The existence of asphalt seeps (oil) and dense fossil accumulations at Rancho La Brea is dependent on the unique tectonic history of Southern California. The evolution of the San Andreas Fault zone is complicated and dependent on a number of past events.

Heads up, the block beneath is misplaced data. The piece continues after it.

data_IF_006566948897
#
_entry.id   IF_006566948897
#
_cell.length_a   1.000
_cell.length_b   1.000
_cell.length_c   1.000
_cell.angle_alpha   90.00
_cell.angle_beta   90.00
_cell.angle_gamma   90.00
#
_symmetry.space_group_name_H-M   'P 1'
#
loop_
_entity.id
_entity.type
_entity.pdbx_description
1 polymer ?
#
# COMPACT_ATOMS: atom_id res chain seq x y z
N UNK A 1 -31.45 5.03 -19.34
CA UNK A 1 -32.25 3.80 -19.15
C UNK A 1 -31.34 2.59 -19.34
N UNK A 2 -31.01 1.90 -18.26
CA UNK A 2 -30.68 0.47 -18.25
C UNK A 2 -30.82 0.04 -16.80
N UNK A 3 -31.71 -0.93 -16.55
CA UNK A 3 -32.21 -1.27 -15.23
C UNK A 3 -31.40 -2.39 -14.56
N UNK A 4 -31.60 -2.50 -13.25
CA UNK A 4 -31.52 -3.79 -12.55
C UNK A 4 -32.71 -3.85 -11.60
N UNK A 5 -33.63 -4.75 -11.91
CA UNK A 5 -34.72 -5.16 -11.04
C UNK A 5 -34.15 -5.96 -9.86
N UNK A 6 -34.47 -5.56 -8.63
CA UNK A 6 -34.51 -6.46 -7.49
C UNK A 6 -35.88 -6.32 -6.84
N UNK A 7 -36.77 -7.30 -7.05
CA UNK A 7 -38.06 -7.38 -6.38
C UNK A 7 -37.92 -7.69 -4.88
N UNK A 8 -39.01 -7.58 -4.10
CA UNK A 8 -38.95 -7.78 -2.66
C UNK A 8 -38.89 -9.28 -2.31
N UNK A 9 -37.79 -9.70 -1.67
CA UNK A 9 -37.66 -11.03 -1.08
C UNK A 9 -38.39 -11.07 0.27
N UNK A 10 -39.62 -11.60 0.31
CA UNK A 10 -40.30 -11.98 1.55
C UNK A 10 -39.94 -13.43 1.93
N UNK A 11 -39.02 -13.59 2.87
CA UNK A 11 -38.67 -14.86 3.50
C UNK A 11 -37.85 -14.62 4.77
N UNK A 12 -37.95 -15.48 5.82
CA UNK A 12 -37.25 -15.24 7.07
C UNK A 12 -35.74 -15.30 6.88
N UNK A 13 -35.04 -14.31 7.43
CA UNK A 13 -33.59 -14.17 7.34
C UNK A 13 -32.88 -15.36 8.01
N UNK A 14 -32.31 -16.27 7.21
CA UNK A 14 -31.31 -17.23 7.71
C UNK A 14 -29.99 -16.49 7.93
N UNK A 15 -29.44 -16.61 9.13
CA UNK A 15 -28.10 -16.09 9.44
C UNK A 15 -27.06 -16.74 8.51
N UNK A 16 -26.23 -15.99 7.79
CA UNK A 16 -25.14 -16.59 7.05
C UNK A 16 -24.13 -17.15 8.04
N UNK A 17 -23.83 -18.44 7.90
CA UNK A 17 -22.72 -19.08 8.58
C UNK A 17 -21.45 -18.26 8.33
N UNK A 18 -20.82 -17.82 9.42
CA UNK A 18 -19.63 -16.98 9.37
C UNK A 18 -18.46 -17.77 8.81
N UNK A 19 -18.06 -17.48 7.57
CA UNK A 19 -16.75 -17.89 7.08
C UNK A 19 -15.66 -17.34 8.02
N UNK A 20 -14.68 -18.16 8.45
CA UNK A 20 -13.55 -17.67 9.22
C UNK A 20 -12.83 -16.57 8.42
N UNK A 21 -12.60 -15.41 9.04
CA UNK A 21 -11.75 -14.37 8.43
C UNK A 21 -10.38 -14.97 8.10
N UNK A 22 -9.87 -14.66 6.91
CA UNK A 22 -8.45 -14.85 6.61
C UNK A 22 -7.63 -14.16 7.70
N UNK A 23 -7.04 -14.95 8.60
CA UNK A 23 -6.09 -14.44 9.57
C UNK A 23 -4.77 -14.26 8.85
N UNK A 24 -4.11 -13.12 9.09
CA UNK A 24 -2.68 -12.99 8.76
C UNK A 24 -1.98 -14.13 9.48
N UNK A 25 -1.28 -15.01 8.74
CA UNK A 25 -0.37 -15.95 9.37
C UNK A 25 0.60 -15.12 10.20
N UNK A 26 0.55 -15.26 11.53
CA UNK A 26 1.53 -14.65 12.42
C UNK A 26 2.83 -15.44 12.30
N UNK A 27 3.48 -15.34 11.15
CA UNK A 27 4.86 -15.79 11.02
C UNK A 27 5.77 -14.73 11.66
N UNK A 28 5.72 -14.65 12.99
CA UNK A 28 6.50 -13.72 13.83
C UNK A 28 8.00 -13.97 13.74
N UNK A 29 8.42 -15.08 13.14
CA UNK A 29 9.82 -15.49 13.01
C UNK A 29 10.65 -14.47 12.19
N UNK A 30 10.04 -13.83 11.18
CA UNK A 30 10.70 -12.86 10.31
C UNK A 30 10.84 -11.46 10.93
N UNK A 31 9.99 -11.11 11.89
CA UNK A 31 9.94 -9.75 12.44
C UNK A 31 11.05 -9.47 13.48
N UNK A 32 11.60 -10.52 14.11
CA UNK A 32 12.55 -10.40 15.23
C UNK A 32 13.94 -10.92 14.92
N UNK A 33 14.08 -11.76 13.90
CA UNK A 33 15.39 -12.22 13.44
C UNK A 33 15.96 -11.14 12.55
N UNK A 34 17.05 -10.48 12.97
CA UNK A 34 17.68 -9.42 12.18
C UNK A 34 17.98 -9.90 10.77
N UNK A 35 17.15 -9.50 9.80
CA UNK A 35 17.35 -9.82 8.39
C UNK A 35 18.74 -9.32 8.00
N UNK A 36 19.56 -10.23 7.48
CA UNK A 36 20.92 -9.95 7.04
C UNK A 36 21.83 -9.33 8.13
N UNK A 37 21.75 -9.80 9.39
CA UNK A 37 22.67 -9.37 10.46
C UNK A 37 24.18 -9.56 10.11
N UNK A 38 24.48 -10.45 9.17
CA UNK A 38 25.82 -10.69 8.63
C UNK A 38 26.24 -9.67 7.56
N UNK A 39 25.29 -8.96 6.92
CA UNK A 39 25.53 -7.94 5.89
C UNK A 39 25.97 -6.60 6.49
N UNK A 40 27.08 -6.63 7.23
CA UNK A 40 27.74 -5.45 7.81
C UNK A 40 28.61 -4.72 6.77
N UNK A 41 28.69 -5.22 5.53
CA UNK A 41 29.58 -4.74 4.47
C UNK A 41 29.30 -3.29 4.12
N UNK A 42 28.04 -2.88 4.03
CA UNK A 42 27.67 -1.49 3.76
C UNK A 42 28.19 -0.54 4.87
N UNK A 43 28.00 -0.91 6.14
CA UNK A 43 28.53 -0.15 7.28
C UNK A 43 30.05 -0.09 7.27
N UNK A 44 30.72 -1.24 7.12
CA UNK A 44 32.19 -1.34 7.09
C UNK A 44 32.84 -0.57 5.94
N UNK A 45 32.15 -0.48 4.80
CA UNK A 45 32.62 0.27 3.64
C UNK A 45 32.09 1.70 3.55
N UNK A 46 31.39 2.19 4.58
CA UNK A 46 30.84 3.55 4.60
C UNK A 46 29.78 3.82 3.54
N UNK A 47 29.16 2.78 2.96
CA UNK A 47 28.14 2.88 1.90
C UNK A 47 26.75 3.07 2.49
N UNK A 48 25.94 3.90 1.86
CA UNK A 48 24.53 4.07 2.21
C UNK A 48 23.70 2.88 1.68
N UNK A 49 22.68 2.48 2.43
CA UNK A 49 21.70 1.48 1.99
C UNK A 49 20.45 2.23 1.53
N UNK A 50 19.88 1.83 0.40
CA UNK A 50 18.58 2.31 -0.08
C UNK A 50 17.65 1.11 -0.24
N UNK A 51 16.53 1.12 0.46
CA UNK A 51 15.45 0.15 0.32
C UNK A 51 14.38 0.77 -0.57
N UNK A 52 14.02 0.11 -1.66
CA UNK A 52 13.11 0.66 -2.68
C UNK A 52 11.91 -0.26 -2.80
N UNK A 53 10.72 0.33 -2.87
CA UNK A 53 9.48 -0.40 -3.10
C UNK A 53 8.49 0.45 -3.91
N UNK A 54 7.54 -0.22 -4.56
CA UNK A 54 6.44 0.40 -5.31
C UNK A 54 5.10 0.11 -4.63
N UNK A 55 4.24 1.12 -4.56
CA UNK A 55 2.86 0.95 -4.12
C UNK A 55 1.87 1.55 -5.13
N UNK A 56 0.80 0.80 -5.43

During the Miocene (between 23 - 5 million years ago) the tectonic plates in the Southern California region changed from subduction to transform (strike-slip) faults. The crustal plates rotated which in turn stretched the L.A. region and formed a deep structural basin. Large amounts of marine sediments were deposited forming up to 6 miles deep! The L.A. Basin is one of the richest oil basins in the world in proportion to its size and volume. Later the Santa Monica Mountains uplifted and rivers flowing down brought large amounts of sands and gravels that subsequently buried the remains of plants and animals trapped on the surface of the asphalt seeps at Rancho La Brea.
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